You still have to consider if there is any mitigation before dismissing the employee. For example, the employee may raise issues in connection with stress or mental health that change your perspective on their behaviour and lead you to conclude that a lesser disciplinary sanction is appropriate or another approach needs to be taken, e.g. a referral to an Occupational Health specialist.
Whatever the situation, it’s important to err on the side of caution when considering disciplining an employee for raising an ill-founded grievance. If your evidence of malicious intent is weak, then the very commencement of a disciplinary procedure could amount to victimisation with the employee being subjected to a detriment, as a result of lodging a grievance.
The Tribunal’s Approach is Changing!
In Hope v British Medical Association 2022, an employee who raised multiple grievances about management practices. The employee declined to advance them to the formal stage (or to withdraw them) and failed to attend a scheduled grievance meeting. He was dismissed for gross misconduct on the basis he had submitted numerous vexatious grievances and failed to follow reasonable management instructions causing a fundamental breakdown of the working relationship between employee and employer. The Tribunal held that the employee’s dismissal was held to have been fair on the basis the employee had abused the grievance procedure.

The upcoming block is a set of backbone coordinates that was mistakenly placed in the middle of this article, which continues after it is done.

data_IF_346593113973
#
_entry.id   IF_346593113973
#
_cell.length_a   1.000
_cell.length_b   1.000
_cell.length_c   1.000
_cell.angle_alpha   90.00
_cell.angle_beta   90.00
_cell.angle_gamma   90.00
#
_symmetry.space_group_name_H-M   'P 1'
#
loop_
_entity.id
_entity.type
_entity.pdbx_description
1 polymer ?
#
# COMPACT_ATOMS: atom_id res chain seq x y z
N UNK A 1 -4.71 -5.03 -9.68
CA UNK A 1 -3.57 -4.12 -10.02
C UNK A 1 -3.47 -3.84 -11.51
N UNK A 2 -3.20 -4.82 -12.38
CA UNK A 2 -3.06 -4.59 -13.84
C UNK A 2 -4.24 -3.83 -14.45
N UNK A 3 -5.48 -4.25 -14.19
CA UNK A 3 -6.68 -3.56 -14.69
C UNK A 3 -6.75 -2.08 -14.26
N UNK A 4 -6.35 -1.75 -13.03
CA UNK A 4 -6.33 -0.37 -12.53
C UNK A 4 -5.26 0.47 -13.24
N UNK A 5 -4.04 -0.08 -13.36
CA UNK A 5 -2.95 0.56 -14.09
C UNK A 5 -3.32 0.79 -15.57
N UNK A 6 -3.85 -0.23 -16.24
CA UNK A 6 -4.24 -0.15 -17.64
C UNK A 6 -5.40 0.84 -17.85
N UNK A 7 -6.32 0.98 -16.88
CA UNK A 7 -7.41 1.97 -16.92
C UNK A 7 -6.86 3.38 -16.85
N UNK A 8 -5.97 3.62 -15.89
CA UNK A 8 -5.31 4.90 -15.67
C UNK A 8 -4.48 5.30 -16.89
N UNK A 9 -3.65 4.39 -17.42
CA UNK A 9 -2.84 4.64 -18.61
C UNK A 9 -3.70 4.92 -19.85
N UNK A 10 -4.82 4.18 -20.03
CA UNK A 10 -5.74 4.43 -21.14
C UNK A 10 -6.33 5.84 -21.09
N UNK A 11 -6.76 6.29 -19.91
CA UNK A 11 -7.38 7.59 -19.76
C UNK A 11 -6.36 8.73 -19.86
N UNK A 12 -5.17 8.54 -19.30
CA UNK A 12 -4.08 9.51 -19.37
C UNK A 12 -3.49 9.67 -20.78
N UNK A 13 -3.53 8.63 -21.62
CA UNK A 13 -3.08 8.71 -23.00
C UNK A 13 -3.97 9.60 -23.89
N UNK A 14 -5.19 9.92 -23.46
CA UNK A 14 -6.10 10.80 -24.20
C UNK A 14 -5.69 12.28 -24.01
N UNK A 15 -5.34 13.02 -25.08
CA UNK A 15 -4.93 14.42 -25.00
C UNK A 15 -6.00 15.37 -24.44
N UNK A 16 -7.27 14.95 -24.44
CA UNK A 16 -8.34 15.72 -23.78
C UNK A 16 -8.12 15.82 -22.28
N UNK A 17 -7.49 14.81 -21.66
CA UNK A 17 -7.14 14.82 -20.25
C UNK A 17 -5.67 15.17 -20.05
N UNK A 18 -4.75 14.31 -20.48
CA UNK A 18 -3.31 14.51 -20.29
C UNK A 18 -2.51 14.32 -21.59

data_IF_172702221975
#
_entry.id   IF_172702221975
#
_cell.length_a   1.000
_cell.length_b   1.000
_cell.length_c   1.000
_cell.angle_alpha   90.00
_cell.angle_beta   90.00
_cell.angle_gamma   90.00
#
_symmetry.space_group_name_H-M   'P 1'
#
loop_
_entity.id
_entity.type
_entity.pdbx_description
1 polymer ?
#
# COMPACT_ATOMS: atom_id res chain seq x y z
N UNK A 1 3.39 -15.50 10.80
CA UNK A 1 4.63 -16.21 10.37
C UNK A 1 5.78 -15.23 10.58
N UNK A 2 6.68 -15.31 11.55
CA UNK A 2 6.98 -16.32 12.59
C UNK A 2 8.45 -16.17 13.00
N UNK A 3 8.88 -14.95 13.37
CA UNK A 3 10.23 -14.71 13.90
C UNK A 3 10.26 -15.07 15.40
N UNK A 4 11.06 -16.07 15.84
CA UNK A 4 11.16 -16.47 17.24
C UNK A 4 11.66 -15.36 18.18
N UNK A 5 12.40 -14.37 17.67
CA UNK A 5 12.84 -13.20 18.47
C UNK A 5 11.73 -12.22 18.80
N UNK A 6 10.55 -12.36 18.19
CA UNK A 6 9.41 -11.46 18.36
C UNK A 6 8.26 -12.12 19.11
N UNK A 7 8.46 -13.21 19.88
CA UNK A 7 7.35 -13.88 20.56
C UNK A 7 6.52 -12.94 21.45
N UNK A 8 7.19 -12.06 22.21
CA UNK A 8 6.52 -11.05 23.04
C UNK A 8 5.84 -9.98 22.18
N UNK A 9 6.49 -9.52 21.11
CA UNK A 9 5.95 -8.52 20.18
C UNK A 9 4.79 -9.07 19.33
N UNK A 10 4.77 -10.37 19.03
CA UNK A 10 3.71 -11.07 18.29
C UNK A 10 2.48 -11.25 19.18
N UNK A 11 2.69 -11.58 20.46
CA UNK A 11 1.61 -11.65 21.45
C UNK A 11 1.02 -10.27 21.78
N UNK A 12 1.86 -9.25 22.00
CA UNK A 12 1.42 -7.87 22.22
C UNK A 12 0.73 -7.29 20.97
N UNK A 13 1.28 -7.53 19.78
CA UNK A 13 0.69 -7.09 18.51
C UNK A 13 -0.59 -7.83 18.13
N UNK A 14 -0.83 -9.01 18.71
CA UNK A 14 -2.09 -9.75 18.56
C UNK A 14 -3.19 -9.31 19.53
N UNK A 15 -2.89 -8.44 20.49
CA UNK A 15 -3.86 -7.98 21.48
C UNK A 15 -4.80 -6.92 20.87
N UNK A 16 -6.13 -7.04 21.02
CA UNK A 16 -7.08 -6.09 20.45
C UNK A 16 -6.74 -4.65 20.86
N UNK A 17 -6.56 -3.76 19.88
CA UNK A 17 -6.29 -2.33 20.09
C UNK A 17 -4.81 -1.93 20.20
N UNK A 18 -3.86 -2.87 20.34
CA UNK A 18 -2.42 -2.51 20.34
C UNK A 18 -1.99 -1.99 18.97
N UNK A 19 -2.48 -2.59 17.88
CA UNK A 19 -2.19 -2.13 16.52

This case provides a degree of comfort for employers, in that it shows it’s possible to fairly dismiss an employee who is abusing the grievance procedure.
Process, Process, Process
Handling suspected malicious grievances is not straightforward but given the increasing number, it is something you are more likely to encounter. If you decide the complaint is unfounded and start disciplinary proceedings, you are opening the door to allegations of unfairness, victimisation and even whistleblowing, particularly if you ultimately dismiss the employee. However, doing nothing can have a detrimental impact on wider staff morale, as it suggests those who act in bad faith against their employer and their colleagues will be allowed to get away with it. You might even find the person who was the subject of the false complaint could bring their own grievance as a result of the employer’s failure to act.
What is evident is that it is essential you have in place, clear internal processes and procedures and that, whatever the apparent motivation, you instigate and follow the processes carefully whenever a grievance is lodged. While it might seem tempting to jump to the end and call the employee’s bluff, doing so presents too many risks to make it worthwhile.